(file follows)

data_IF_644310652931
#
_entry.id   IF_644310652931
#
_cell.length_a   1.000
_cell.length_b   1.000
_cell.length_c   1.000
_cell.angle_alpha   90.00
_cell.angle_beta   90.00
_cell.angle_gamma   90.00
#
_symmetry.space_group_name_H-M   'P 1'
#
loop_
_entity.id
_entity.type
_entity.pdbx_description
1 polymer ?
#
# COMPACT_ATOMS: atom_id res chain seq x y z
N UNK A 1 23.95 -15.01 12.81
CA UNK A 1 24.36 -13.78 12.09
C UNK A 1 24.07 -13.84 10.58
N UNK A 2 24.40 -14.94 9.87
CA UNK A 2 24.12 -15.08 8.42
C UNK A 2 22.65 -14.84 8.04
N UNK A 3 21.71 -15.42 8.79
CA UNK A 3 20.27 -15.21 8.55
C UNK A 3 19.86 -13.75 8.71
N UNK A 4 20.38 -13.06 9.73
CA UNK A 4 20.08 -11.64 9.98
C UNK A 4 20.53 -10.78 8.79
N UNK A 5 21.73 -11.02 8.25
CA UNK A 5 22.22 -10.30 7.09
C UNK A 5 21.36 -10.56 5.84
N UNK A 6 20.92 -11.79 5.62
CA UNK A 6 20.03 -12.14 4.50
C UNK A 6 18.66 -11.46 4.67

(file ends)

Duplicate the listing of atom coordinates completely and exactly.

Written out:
data_IF_644310652931
#
_entry.id   IF_644310652931
#
_cell.length_a   1.000
_cell.length_b   1.000
_cell.length_c   1.000
_cell.angle_alpha   90.00
_cell.angle_beta   90.00
_cell.angle_gamma   90.00
#
_symmetry.space_group_name_H-M   'P 1'
#
loop_
_entity.id
_entity.type
_entity.pdbx_description
1 polymer ?
#
# COMPACT_ATOMS: atom_id res chain seq x y z
N UNK A 1 23.95 -15.01 12.81
CA UNK A 1 24.36 -13.78 12.09
C UNK A 1 24.07 -13.84 10.58
N UNK A 2 24.40 -14.94 9.87
CA UNK A 2 24.12 -15.08 8.42
C UNK A 2 22.65 -14.84 8.04
N UNK A 3 21.71 -15.42 8.79
CA UNK A 3 20.27 -15.21 8.55
C UNK A 3 19.86 -13.75 8.71
N UNK A 4 20.38 -13.06 9.73
CA UNK A 4 20.08 -11.64 9.98
C UNK A 4 20.53 -10.78 8.79
N UNK A 5 21.73 -11.02 8.25
CA UNK A 5 22.22 -10.30 7.09
C UNK A 5 21.36 -10.56 5.84
N UNK A 6 20.92 -11.79 5.62
CA UNK A 6 20.03 -12.14 4.50
C UNK A 6 18.66 -11.46 4.67